WORLD CUP: Guide to the 12 stadiums across Russia

MOSCOW (AP) — Russia’s World Cup is spread across 12 stadiums in 11 host cities. They range from St. Petersburg, which is so far north that the sun doesn’t set on some summer days, to Sochi and its subtropical climate on the Black Sea coast.

Cost rises, worker deaths, and corruption have marred the building of Russia’s World Cup stadiums.

Unlike in Brazil four years ago, venues were finished on time, but there’s sure to be a few last-minute tweaks ahead of the tournament.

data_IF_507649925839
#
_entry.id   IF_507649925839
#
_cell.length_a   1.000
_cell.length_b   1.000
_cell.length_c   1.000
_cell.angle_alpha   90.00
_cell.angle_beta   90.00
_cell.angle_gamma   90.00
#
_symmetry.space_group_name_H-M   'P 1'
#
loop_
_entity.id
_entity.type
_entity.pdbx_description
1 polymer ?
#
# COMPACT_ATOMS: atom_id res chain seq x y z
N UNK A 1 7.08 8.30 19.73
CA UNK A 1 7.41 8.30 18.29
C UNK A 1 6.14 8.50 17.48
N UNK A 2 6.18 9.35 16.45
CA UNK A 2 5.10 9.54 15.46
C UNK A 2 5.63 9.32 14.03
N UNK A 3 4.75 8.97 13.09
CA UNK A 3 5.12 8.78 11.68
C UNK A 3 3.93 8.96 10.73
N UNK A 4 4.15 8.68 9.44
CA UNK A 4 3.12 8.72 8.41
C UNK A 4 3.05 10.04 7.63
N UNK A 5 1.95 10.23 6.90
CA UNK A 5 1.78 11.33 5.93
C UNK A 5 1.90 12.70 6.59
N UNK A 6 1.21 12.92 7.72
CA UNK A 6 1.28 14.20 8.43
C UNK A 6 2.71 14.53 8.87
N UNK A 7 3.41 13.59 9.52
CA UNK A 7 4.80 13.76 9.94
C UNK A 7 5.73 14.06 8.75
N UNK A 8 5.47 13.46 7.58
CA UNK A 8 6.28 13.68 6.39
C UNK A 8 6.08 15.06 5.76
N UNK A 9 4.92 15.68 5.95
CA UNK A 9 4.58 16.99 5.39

Legacy is an issue as only five stadiums hosted top-level clubs this season, and the government will need to cover the upkeep with subsidies after the tournament.

Here is a look at the stadiums:



City: Moscow

Capacity: 81,006

Cost: 24 billion rubles ($410 million) for rebuild

A vast bowl built in the 1950s to showcase the sporting might of the Soviet Union, Luzhniki has been transformed to host the World Cup final.

The old stands were ripped out and the athletics track from the 1980 Olympics torn up as the stadium was converted into a football-specific…

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